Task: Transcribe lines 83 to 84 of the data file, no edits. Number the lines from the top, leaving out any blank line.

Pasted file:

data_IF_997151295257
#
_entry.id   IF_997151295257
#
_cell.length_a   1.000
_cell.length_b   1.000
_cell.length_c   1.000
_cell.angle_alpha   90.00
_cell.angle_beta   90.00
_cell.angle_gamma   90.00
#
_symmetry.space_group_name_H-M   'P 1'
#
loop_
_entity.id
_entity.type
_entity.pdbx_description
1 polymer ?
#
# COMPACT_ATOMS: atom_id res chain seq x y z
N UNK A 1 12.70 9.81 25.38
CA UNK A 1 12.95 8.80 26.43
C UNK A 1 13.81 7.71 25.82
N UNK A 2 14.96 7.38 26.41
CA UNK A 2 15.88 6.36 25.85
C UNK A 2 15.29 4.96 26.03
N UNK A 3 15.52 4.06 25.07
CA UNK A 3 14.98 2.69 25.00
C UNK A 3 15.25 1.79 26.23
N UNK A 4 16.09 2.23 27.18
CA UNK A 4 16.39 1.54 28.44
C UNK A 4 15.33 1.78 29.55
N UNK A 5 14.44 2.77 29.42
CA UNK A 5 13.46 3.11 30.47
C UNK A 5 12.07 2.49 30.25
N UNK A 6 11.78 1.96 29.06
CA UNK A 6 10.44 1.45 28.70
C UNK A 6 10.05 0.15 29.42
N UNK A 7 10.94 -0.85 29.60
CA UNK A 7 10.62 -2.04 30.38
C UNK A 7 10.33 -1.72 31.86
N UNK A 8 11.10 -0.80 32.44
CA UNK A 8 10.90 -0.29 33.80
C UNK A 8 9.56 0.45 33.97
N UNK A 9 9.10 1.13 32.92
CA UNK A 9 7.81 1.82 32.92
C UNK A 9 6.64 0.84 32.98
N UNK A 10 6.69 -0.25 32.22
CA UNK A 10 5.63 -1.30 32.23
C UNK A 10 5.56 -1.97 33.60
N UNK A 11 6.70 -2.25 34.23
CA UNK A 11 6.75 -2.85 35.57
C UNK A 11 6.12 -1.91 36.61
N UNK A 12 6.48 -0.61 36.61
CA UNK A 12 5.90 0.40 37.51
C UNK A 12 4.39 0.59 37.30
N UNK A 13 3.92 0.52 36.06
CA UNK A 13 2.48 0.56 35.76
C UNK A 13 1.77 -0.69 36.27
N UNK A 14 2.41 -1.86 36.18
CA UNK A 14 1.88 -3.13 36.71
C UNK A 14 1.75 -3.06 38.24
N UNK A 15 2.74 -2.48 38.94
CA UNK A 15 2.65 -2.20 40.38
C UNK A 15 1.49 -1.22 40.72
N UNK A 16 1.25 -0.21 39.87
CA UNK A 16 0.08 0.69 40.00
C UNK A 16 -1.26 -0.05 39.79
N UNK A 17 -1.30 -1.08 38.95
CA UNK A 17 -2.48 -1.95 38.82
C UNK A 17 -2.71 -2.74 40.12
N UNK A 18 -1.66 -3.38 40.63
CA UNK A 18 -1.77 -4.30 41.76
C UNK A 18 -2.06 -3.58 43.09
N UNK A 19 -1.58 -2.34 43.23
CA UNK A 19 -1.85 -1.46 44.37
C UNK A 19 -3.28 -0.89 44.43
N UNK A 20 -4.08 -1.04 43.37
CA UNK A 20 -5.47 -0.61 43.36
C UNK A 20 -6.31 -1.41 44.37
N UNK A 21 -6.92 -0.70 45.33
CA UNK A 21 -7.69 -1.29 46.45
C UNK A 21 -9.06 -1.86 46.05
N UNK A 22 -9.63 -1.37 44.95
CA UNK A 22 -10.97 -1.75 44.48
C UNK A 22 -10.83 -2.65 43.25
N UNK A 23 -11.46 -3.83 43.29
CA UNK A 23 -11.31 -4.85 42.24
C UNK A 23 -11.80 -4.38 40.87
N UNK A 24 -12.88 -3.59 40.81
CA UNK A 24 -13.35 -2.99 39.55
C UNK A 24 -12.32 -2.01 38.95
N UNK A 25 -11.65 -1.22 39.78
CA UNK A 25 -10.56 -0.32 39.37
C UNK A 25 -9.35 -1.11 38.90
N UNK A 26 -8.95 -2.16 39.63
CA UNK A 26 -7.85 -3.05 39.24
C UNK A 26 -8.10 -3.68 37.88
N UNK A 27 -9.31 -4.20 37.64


C UNK A 21 -9.06 -1.86 46.05
N UNK A 22 -9.63 -1.37 44.95